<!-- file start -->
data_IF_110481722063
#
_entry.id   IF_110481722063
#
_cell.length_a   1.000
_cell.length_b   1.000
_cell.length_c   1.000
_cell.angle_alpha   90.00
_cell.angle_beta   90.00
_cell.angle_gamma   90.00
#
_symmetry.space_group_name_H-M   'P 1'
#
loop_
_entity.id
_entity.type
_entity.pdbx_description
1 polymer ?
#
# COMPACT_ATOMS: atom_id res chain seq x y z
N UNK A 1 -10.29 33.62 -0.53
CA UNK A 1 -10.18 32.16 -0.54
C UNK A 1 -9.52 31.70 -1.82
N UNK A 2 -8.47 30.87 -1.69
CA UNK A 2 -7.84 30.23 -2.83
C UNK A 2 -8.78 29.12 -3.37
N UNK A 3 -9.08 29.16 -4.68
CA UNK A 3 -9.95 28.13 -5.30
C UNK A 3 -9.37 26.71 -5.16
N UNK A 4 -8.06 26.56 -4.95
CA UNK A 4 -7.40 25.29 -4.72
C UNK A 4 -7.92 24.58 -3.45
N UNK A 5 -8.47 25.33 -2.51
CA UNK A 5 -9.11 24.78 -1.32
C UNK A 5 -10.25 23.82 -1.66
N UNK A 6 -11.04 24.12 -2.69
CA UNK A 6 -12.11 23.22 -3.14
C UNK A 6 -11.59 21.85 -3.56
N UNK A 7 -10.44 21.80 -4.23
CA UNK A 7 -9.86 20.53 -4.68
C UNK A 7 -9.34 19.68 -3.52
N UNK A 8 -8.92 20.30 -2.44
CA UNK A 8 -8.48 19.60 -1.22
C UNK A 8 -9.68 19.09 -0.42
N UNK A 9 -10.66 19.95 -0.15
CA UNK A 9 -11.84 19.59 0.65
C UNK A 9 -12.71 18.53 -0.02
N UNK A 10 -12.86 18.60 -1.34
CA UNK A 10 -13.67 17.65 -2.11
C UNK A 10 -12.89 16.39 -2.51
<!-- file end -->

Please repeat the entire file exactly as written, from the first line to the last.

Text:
data_IF_110481722063
#
_entry.id   IF_110481722063
#
_cell.length_a   1.000
_cell.length_b   1.000
_cell.length_c   1.000
_cell.angle_alpha   90.00
_cell.angle_beta   90.00
_cell.angle_gamma   90.00
#
_symmetry.space_group_name_H-M   'P 1'
#
loop_
_entity.id
_entity.type
_entity.pdbx_description
1 polymer ?
#
# COMPACT_ATOMS: atom_id res chain seq x y z
N UNK A 1 -10.29 33.62 -0.53
CA UNK A 1 -10.18 32.16 -0.54
C UNK A 1 -9.52 31.70 -1.82
N UNK A 2 -8.47 30.87 -1.69
CA UNK A 2 -7.84 30.23 -2.83
C UNK A 2 -8.78 29.12 -3.37
N UNK A 3 -9.08 29.16 -4.68
CA UNK A 3 -9.95 28.13 -5.30
C UNK A 3 -9.37 26.71 -5.16
N UNK A 4 -8.06 26.56 -4.95
CA UNK A 4 -7.40 25.29 -4.72
C UNK A 4 -7.92 24.58 -3.45
N UNK A 5 -8.47 25.33 -2.51
CA UNK A 5 -9.11 24.78 -1.32
C UNK A 5 -10.25 23.82 -1.66
N UNK A 6 -11.04 24.12 -2.69
CA UNK A 6 -12.11 23.22 -3.14
C UNK A 6 -11.59 21.85 -3.56
N UNK A 7 -10.44 21.80 -4.23
CA UNK A 7 -9.86 20.53 -4.68
C UNK A 7 -9.34 19.68 -3.52
N UNK A 8 -8.92 20.30 -2.44
CA UNK A 8 -8.48 19.60 -1.22
C UNK A 8 -9.68 19.09 -0.42
N UNK A 9 -10.66 19.95 -0.15
CA UNK A 9 -11.84 19.59 0.65
C UNK A 9 -12.71 18.53 -0.02
N UNK A 10 -12.86 18.60 -1.34
CA UNK A 10 -13.67 17.65 -2.11
C UNK A 10 -12.89 16.39 -2.51